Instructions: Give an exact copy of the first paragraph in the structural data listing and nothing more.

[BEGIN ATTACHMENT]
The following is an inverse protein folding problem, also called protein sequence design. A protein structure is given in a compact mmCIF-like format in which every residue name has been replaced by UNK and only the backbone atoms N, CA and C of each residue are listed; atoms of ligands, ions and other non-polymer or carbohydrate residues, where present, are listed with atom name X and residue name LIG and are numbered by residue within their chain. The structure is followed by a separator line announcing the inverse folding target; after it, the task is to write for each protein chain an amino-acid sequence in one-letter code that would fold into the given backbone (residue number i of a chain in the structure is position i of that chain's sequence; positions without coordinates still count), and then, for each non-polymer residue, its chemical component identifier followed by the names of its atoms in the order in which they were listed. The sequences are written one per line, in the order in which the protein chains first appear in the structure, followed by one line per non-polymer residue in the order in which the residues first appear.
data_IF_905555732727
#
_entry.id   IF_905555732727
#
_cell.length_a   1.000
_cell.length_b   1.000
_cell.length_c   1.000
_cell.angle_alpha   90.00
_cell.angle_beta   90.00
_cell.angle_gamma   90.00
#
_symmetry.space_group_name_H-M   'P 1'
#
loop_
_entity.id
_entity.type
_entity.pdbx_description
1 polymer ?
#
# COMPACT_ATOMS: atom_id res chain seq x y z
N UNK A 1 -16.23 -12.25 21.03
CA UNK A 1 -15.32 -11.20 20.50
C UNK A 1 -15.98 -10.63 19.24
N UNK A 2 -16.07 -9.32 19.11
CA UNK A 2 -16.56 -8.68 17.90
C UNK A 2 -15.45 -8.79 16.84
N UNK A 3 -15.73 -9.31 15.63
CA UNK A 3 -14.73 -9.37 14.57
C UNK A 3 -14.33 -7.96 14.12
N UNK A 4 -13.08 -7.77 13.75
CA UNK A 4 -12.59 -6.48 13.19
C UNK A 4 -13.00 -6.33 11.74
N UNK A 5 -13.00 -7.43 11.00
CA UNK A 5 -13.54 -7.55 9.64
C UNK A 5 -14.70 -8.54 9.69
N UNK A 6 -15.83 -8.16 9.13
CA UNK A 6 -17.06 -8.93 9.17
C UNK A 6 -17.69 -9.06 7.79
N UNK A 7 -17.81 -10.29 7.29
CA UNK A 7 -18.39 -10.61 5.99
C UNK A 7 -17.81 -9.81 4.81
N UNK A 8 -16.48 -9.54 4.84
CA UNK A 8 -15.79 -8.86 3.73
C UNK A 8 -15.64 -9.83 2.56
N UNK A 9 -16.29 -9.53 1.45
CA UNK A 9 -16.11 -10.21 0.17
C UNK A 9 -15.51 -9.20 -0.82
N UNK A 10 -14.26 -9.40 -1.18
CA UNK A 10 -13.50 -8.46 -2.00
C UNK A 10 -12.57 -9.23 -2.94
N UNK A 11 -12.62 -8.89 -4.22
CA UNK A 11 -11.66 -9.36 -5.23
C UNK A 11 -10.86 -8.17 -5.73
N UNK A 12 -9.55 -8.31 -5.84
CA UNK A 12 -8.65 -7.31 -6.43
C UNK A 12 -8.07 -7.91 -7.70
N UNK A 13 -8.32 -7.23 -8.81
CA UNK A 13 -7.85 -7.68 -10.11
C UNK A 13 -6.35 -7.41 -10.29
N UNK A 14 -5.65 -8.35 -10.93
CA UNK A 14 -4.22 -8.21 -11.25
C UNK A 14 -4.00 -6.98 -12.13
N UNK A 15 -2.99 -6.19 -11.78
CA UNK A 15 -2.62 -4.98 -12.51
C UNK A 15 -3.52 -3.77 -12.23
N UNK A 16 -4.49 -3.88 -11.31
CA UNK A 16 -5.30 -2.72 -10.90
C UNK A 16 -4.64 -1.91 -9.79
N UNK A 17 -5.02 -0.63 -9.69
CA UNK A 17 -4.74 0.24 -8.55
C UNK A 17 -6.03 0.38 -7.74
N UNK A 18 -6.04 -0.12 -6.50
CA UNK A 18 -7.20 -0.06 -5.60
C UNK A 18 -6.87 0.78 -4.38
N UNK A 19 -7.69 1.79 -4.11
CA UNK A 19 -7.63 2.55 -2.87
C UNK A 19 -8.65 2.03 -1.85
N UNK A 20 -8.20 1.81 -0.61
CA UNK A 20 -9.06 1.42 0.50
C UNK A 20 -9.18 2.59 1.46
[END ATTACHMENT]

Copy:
The following is an inverse protein folding problem, also called protein sequence design. A protein structure is given in a compact mmCIF-like format in which every residue name has been replaced by UNK and only the backbone atoms N, CA and C of each residue are listed; atoms of ligands, ions and other non-polymer or carbohydrate residues, where present, are listed with atom name X and residue name LIG and are numbered by residue within their chain. The structure is followed by a separator line announcing the inverse folding target; after it, the task is to write for each protein chain an amino-acid sequence in one-letter code that would fold into the given backbone (residue number i of a chain in the structure is position i of that chain's sequence; positions without coordinates still count), and then, for each non-polymer residue, its chemical component identifier followed by the names of its atoms in the order in which they were listed. The sequences are written one per line, in the order in which the protein chains first appear in the structure, followed by one line per non-polymer residue in the order in which the residues first appear.